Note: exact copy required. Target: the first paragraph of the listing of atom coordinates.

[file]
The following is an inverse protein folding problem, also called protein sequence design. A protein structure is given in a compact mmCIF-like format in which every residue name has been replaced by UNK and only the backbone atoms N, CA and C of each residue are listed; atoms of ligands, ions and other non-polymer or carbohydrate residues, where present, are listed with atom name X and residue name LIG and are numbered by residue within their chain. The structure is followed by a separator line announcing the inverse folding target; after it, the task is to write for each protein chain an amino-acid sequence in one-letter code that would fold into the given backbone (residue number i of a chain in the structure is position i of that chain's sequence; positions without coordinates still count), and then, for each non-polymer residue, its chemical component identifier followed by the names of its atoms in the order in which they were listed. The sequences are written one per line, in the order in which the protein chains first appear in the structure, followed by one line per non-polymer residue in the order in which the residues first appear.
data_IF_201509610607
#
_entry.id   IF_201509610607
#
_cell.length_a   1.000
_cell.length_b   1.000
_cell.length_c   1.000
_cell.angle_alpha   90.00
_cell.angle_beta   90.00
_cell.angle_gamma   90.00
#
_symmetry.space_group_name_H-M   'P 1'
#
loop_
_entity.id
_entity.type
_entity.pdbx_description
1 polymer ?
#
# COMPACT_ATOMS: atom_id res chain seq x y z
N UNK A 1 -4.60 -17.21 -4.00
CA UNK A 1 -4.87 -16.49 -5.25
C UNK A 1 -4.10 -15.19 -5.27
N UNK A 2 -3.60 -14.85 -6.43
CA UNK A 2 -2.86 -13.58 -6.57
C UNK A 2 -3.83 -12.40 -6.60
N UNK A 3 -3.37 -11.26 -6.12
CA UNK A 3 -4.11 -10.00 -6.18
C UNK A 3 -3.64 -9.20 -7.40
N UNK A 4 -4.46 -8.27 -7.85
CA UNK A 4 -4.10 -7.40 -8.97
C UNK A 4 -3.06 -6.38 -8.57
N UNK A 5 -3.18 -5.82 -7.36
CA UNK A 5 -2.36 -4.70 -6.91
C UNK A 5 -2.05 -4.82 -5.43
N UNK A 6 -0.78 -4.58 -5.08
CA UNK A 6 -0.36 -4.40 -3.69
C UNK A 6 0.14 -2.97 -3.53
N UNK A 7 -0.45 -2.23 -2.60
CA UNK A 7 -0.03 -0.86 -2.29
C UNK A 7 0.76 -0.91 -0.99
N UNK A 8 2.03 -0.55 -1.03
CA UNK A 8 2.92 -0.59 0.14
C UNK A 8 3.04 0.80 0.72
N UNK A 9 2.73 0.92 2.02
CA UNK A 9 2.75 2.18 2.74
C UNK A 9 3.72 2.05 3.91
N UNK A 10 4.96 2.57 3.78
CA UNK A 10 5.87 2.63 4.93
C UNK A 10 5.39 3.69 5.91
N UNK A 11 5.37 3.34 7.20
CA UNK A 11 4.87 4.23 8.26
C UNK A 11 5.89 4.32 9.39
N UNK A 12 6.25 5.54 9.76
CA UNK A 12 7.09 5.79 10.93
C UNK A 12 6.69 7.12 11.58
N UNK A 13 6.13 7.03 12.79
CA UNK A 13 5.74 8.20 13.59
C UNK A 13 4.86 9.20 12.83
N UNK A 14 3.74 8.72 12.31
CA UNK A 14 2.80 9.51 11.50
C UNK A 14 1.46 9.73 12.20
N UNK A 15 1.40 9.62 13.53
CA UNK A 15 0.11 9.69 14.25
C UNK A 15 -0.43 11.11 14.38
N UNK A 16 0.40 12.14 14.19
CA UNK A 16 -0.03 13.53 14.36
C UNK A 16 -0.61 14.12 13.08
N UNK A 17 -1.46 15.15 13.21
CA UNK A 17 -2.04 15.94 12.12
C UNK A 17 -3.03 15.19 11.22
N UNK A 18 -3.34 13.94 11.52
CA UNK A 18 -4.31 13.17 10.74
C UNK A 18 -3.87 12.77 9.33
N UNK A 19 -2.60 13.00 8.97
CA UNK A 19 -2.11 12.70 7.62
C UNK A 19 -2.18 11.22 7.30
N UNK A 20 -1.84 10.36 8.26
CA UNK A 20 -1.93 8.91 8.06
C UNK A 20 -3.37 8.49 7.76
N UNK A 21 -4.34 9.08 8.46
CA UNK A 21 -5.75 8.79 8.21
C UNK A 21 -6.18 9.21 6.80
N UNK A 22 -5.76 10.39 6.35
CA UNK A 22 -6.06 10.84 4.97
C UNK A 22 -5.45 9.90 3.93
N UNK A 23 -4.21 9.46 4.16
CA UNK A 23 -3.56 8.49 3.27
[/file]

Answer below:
The following is an inverse protein folding problem, also called protein sequence design. A protein structure is given in a compact mmCIF-like format in which every residue name has been replaced by UNK and only the backbone atoms N, CA and C of each residue are listed; atoms of ligands, ions and other non-polymer or carbohydrate residues, where present, are listed with atom name X and residue name LIG and are numbered by residue within their chain. The structure is followed by a separator line announcing the inverse folding target; after it, the task is to write for each protein chain an amino-acid sequence in one-letter code that would fold into the given backbone (residue number i of a chain in the structure is position i of that chain's sequence; positions without coordinates still count), and then, for each non-polymer residue, its chemical component identifier followed by the names of its atoms in the order in which they were listed. The sequences are written one per line, in the order in which the protein chains first appear in the structure, followed by one line per non-polymer residue in the order in which the residues first appear.